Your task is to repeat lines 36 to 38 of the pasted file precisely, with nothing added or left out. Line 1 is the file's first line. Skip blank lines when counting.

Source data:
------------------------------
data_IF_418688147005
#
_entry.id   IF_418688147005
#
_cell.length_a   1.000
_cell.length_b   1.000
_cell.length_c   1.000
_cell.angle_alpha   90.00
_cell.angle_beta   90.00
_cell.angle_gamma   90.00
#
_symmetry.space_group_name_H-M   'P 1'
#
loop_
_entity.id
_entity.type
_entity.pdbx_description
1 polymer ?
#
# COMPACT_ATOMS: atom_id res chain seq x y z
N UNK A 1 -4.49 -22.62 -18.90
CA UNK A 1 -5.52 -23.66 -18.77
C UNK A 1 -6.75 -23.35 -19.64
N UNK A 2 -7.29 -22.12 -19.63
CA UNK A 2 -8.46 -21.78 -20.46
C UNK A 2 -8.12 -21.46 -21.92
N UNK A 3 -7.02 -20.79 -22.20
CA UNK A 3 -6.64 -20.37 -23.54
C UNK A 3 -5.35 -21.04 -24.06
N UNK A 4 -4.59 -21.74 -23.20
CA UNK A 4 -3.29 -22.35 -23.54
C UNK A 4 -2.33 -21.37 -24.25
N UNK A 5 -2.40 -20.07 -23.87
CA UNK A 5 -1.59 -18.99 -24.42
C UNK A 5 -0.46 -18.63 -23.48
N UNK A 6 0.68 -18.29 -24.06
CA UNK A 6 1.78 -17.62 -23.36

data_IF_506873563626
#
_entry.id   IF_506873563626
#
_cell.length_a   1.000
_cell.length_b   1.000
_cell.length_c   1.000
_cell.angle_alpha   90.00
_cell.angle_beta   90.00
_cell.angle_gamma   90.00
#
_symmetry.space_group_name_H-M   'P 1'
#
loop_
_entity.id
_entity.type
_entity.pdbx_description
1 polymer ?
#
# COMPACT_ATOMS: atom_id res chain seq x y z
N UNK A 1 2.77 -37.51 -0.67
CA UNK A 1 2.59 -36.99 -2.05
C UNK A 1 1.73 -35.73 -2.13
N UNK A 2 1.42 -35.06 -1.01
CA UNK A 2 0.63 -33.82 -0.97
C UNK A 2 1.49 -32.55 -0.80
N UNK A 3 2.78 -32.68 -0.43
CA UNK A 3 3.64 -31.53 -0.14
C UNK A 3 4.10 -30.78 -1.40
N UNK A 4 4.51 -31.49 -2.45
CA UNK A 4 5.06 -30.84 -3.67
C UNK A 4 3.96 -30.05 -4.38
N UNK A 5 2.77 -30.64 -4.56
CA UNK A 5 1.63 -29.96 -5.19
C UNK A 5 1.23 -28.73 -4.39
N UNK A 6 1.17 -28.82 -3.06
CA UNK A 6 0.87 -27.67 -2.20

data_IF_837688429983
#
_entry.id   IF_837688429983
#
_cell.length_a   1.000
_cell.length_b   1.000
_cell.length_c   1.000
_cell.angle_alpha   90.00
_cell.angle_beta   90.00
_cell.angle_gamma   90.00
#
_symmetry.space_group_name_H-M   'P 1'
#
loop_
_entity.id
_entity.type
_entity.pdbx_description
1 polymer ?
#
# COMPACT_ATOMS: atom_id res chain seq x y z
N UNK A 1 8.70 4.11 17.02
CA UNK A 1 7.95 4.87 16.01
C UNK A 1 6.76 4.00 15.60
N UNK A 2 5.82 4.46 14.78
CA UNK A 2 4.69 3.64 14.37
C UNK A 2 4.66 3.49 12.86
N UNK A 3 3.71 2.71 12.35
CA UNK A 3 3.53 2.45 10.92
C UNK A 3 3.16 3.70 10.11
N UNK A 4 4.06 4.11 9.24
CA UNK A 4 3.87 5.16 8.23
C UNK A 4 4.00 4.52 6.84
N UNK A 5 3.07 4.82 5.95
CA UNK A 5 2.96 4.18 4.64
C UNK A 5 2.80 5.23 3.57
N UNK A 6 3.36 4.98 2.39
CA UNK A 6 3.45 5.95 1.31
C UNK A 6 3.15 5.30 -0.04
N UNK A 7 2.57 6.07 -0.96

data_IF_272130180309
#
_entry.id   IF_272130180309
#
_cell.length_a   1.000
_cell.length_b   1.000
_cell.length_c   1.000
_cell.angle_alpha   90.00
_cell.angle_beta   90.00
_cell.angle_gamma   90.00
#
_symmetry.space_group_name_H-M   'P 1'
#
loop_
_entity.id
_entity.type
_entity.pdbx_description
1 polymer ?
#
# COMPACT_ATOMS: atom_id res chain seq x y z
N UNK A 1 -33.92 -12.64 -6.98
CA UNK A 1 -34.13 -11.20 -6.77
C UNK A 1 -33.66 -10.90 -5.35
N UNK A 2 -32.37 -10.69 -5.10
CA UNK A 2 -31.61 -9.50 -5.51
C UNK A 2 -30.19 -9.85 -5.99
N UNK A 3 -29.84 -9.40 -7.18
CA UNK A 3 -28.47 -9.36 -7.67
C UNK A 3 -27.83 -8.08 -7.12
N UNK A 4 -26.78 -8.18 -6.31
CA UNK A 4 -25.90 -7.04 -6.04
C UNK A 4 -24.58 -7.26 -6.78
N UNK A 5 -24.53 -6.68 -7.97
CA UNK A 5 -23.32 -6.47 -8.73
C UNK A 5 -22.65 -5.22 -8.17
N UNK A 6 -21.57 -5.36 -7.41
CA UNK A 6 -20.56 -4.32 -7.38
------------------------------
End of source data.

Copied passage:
N UNK A 6 0.68 -18.29 -24.06
CA UNK A 6 1.78 -17.62 -23.36

data_IF_506873563626